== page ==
I can’t tell you how many times I’ve let myself wander into the daydream about quitting the grind cold turkey – just moving to the country somewhere, planting a big truck garden, getting a flock of chickens and selling handicrafts. But then I think of the rent/mortgage payment, the student loans, the employer-sponsored healthcare… and reality sets in. I snap out of it and go back to toiling away for the man without complaint (okay, not entirely without, but minimal).
But maybe I’ve got it all wrong; maybe there’s hope. Maybe I can have the proverbial cake and eat it too. Michael and Audrey Levatino seem to think it’s possible. In their new book The Joy of Hobby Farming they maintain that you can have the farm and the security of a 9-to-5 job at the same time – it’s just all about scale. A lot of people seem to think of “hobby” as a dirty word – people that just live on an estate with a horse and a fancy farmhouse. Anyone who farms as a hobby can’t possibly be a real farmer, right? The Levatino’s show us this misconception couldn’t be further from the truth.
This book covers all of the basics of starting your farm on a small scale that’s perfectly manageable while still working outside the home – how to find your farm, growing food and flowers, managing animals and how to run your farm as a business. It’s laid out in a sensible fashion, with useful sidebars summarizing the main points, as well as helpful charts and lists. And the thing that I absolutely love about this book is the full-color photographs. In addition to photos of their and some of their neighbor’s farms, there are also step-by-step photos for many skills discussed in the book, from extracting your tractor from the mud, cutting down a tree, inoculating your own mushroom log and many more. It’s one thing to read about a process, but if you’ve never done it before, it can be very hard to visualize and actually do, so having the step-by-step photos is a great addition. It brings you that much closer to realizing your dream.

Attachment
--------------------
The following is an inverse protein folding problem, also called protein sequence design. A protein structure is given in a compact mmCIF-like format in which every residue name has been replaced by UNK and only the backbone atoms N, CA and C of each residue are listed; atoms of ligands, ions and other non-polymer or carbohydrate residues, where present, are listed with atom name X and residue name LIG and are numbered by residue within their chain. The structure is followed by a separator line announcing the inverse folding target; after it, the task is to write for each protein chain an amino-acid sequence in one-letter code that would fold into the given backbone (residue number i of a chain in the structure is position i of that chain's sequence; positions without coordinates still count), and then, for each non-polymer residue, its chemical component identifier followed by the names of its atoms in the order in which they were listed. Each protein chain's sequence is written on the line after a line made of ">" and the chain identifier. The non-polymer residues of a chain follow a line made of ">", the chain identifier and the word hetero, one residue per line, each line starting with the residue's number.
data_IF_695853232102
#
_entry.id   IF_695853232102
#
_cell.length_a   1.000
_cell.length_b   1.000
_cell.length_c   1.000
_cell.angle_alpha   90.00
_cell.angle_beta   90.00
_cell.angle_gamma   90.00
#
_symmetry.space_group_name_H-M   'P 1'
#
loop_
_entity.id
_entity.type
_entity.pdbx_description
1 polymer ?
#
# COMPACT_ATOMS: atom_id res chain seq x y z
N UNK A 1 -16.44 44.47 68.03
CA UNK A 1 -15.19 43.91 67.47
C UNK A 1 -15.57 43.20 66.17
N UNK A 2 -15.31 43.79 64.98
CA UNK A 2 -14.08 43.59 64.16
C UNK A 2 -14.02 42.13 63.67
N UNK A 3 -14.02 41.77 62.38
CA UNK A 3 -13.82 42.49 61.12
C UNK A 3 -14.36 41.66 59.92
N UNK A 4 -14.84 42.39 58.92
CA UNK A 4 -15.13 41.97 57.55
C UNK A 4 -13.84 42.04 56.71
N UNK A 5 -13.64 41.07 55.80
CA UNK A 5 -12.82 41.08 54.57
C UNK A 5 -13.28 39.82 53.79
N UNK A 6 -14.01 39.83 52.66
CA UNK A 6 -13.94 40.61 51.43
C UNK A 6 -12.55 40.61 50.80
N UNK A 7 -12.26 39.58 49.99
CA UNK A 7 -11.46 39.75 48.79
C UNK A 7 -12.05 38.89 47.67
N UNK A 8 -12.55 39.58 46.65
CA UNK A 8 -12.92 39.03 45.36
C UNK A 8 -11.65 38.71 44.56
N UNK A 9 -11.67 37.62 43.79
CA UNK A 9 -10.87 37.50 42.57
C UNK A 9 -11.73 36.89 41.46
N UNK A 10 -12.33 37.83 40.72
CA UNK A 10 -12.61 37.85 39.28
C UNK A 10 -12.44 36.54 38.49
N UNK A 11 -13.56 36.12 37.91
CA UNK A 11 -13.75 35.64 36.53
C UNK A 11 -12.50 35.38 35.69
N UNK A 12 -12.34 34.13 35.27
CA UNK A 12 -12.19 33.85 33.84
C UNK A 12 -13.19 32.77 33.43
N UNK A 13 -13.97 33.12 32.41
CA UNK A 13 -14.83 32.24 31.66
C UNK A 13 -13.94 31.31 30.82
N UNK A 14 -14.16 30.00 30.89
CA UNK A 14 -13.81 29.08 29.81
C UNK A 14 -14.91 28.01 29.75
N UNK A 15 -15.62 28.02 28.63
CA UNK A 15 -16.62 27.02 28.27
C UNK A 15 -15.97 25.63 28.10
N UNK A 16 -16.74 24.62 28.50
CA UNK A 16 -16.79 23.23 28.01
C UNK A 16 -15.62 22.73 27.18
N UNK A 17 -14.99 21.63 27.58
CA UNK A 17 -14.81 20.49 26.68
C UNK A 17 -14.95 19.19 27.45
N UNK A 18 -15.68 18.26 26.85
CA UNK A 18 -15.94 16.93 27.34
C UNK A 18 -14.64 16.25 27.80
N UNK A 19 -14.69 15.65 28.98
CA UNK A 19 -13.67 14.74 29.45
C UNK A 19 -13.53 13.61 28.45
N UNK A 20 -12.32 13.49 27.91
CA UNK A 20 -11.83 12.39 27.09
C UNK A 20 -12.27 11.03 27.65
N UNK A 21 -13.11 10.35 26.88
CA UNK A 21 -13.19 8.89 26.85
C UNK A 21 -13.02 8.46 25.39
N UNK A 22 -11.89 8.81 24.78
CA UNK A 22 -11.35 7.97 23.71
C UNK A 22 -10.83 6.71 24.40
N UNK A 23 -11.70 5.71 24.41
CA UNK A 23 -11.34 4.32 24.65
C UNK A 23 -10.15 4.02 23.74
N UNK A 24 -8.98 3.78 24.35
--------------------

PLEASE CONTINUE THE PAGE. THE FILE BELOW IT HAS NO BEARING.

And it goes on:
The Joy of Hobby Farming literally just came out on April 1st and I certainly recommend it as an addition to your homesteading library – especially for those that want to farm but have reservations about leaving the office jobs for good. Now that you don’t have to, it can be done!
(And thanks to the fine folks at Skyhorse Publishing who put this read on my radar and were kind enough to send me a copy for review.)